With the disruption of the Democratic party at Charleston, and the defeat of the Homestead bill, on which he had staked his all, Andrew Johnson was a man at sea without chart or compass. Out of tune with southern sentiment, without the backing of a political party, and having no ability to organize, he was now playing a lone hand. So far, the best he had been able to do was to raise his voice against special privileges and for the absolute equality of persons of the white race. The negro he did not consider entitled to the blessings of freedom. This attitude on slavery, though an error, was an error of the times. In 1858, when he voted for the Lecompton Constitution to fasten slavery on the free State of Kansas, he made a mistake, but he was following the highest court in the land. Slaves were not persons, they were but things, and "they had no rights which the white man was bound to respect." Thus the Dred Scott opinion was interpreted by the people.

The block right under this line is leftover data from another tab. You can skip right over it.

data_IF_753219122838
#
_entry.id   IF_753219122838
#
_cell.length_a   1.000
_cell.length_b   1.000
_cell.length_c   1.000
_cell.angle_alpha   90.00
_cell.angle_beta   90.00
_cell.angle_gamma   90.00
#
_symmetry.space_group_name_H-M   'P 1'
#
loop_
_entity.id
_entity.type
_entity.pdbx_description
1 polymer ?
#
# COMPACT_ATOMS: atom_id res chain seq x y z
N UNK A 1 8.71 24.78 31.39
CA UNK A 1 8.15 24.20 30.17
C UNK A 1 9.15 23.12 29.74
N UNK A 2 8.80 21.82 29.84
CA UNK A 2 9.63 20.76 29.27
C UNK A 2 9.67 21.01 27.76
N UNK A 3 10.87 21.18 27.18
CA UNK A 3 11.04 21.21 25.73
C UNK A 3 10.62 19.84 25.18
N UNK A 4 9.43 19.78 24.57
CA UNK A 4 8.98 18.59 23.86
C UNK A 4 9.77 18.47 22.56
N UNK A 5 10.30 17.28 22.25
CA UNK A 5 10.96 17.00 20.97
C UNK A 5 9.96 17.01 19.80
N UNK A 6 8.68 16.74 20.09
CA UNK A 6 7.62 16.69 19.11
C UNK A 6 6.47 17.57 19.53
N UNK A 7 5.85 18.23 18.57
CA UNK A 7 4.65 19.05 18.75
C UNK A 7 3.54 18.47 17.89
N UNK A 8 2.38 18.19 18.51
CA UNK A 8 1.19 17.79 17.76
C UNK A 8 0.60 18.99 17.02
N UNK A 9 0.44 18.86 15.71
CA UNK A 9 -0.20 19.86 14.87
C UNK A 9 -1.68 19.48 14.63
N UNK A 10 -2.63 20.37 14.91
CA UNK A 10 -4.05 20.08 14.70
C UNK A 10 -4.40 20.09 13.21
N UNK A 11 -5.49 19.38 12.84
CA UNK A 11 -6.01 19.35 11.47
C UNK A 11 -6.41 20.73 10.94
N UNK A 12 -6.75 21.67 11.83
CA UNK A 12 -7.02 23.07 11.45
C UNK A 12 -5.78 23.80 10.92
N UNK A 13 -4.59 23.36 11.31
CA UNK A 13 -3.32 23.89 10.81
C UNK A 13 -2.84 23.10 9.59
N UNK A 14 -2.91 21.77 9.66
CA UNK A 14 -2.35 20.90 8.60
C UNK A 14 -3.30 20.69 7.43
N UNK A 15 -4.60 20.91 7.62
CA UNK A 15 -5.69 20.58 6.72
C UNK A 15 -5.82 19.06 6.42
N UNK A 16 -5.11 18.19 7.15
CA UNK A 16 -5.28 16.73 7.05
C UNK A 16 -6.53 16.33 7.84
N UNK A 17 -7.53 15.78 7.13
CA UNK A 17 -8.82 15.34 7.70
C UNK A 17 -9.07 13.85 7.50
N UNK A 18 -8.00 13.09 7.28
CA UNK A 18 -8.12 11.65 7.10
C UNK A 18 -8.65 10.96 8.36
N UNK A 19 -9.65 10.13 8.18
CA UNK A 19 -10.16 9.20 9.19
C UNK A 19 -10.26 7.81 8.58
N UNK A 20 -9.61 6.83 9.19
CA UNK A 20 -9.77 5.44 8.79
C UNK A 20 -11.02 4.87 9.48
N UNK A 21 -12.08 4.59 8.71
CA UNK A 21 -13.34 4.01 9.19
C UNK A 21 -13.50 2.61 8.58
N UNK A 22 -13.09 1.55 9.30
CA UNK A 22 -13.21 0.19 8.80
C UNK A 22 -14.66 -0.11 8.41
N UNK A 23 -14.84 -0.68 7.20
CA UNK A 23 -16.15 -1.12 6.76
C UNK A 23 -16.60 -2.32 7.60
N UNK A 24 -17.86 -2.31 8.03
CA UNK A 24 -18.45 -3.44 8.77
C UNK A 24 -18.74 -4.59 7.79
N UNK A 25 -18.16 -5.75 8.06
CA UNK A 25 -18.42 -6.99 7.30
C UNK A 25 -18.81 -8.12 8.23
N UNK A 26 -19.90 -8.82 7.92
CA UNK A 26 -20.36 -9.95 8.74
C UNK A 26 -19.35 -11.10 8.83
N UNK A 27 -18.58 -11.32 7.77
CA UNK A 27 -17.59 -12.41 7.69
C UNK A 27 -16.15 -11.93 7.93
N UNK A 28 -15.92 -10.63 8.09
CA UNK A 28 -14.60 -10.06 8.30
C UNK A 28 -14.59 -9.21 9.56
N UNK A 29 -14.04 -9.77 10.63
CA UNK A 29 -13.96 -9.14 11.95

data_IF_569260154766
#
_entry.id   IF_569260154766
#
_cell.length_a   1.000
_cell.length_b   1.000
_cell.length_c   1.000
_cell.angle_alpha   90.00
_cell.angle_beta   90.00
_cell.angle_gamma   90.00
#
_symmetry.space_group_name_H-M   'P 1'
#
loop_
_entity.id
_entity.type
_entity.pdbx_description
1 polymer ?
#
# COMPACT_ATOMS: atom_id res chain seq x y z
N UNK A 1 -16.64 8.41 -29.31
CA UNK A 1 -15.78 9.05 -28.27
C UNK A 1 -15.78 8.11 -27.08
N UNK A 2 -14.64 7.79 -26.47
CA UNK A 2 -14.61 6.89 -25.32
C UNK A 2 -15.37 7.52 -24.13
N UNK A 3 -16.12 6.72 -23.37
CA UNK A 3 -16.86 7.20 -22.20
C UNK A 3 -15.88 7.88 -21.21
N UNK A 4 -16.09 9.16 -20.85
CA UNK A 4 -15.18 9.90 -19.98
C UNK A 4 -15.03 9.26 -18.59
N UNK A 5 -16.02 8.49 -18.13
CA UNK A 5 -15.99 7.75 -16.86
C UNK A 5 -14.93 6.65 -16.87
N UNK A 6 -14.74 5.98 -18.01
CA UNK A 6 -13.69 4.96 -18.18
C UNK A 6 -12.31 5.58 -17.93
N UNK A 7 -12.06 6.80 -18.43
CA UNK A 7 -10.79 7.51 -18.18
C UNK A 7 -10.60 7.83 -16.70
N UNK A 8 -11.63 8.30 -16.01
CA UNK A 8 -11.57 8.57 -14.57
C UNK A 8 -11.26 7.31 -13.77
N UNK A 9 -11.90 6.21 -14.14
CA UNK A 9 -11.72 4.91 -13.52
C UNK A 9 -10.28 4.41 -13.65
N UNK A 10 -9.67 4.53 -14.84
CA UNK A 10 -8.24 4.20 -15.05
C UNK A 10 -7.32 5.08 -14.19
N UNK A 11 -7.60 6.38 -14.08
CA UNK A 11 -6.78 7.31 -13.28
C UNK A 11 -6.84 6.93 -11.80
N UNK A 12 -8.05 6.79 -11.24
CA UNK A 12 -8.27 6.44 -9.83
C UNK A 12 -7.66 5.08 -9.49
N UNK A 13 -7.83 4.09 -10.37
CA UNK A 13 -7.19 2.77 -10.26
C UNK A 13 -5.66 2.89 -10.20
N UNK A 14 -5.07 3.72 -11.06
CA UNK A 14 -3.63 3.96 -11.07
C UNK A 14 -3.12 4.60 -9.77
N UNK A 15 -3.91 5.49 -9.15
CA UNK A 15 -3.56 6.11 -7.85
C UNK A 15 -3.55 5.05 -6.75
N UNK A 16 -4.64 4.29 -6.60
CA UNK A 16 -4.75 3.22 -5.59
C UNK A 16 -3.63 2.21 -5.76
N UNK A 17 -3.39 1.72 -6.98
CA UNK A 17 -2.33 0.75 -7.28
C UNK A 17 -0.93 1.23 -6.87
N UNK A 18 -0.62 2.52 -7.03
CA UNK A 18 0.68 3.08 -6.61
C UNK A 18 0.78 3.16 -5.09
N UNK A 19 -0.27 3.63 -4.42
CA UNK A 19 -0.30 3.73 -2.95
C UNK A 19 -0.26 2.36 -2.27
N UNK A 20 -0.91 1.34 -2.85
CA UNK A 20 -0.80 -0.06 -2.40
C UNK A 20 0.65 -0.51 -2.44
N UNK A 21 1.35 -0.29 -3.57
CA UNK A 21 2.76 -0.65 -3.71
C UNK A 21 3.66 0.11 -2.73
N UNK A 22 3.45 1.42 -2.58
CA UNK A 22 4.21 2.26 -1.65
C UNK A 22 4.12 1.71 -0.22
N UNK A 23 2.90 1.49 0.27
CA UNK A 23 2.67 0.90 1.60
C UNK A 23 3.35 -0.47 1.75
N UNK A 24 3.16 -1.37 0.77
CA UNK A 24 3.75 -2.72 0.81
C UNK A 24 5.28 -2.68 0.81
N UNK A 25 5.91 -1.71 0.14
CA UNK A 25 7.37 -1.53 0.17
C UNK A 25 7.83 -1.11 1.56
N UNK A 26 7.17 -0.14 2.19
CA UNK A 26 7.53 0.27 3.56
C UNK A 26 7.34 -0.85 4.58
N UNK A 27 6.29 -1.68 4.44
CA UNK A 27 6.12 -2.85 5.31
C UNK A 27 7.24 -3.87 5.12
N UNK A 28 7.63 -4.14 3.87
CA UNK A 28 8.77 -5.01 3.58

Though Johnson was willing to protect slavery as property, he was unwilling to imperil the Nation's life on the issue, and he was equally unwilling to fall down before slavery, worship it and call it an institution of God. He considered it an evil, but to get rid of it by setting the negroes free and leaving them a source of constant irritation was as great an evil as slavery itself. The argument of southern men, like Alex Stephens, that there was no such thing as slavery and that the question was "one relating to the proper status of white and black" sounded strange and specious to Andrew Johnson.
Almost any day he could go down to slave pens and auction sales in Washington and see negroes sold as if they were cattle or sheep. And yet he knew from his own experience that southern masters were kind and indulgent and that house